As hype slows with the vanishing of the crease between 2007 and 2008, music writers seem to be regaining some kind of composure. The merits of Adele have been re-assessed by a number of publications, (click for The Independent’s view), while Laura Marling takes her more discreet turn in the national press. Elsewhere, those who were mistakenly alloying a new year with a new sense of what’s popular were shaken back to sense when Vampire Weekend’s debut album worked its way to number 22 in the charts while These New Puritans barely managed to shift a thousand copies of Beat Pyramid. Pop is still popular, it seems.
It also seems like it’s now safe to take a bit more time to identify those few acts who look like they’ll be around to witness the passing of tips season so often it’ll come to be like Christmas, only more hyped and fruitless. For all the bluster, it was striking how so much attention was paid in the first month of the new year to established favourites on DiS – the review of British Sea Power’s album, as well as tales of brass player Phil Sumner’s sorry plight, were among January’s most popular articles, as were, obviously perhaps, the news and comment around Radiohead’s show ‘at’ Rough Trade East, (here; here).
Another thing that struck us as worthy of comment was the tendency for those popular, established acts to be British. It seems that for all the space the internet’s supposed to have shrunk and chewed up, the majority of us still value the culture of our countrymen and the promise of the physical thrill at live shows.
Who from the current crop is capable of inspiring such adulation in the long-term? Who transcends the hype, confounds fickle critlature? Who’ll have an army of thousands jumping into action to decipher nonsensical, cryptic ‘blog postings and then spending hour upon hour arguing about the meaning in years to come? Is there another Morrissey, a Radiohead or even a Bowie waiting to burst from today’s throng of pointless acts? Who have you sworn eternal love to?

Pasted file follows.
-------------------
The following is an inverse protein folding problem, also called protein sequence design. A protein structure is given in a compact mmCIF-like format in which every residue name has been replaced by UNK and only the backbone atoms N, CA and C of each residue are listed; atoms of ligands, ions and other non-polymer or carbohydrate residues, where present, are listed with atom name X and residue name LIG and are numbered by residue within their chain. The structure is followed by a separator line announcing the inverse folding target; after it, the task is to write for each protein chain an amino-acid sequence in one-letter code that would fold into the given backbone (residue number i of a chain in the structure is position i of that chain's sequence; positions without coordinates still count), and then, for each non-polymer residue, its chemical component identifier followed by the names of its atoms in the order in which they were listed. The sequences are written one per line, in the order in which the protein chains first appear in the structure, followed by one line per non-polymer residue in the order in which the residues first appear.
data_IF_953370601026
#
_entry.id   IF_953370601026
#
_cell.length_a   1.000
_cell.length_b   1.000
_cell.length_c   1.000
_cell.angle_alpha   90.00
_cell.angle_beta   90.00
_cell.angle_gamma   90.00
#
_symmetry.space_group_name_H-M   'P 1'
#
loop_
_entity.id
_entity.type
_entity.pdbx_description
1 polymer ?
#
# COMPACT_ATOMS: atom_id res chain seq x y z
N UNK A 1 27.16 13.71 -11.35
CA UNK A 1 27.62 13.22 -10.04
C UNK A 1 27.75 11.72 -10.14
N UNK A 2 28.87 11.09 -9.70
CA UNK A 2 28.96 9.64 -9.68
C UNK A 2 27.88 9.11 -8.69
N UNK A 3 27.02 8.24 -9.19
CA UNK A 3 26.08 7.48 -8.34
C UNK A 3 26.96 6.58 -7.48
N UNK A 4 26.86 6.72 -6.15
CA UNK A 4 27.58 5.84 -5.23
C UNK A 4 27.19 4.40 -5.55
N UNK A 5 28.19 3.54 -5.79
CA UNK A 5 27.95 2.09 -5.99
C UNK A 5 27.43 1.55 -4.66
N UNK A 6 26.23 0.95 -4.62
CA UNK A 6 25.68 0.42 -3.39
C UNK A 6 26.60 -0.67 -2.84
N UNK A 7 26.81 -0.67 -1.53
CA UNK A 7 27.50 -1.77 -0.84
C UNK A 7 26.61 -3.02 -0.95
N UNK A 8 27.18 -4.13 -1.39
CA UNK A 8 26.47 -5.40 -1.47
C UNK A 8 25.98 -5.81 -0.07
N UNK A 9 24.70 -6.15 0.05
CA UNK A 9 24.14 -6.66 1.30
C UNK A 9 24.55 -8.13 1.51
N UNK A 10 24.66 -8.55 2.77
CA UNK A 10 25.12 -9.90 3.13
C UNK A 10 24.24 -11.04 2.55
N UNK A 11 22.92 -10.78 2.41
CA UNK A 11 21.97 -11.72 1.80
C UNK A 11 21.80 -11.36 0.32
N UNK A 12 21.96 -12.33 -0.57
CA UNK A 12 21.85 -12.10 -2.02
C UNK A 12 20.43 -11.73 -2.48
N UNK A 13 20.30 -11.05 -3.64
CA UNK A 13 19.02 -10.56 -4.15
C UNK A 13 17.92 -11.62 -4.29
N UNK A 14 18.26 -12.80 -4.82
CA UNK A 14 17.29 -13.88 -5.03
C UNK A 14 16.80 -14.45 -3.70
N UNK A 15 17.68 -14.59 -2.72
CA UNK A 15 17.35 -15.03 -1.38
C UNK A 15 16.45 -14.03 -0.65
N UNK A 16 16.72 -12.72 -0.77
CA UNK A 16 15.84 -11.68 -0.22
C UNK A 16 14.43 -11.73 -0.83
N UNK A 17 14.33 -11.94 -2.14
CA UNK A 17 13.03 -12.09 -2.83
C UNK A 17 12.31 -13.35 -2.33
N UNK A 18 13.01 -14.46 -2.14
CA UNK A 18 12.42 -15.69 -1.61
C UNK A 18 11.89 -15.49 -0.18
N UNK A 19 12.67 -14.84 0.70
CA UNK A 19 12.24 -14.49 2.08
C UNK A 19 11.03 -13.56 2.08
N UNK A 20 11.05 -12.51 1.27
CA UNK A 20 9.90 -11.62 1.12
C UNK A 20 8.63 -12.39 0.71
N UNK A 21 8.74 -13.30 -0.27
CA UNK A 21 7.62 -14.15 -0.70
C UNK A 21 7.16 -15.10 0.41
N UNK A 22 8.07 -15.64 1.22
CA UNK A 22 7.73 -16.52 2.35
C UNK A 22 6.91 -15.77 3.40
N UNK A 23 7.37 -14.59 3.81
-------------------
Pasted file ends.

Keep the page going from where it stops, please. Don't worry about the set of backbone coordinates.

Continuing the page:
Here’s a handful of British acts we can see attracting new admirers for a good while yet.
These New Puritans
Already inspiring imitators and fans in amounts, the band were never going to be one for the charts – they’ll be happy to leave that to Vampire Weekend for now. Instead, they’ll stay together, making their own sense and noise, both of which could and should erupt into glorious pop at some point. Surely? When was the last time a number one single contained references to 16th century numerology? Please make it so, TNPs, though doubtless you’ll have moved on from that even as I type this.
Room for musical progression: incorporating elements of dubstep, noise, hip-hop and garage into debut album Beat Pyramid, the possibilities for Puritans appear, strangely, to be endless. 9/10
Copyists: click. 7/10
Fanboy potential: TNPs broadside fashion cads and sci-fi geeks. Expect an awkward cult to form around their rhythm and boos. 8/10
(Photo: Andrew Kendall)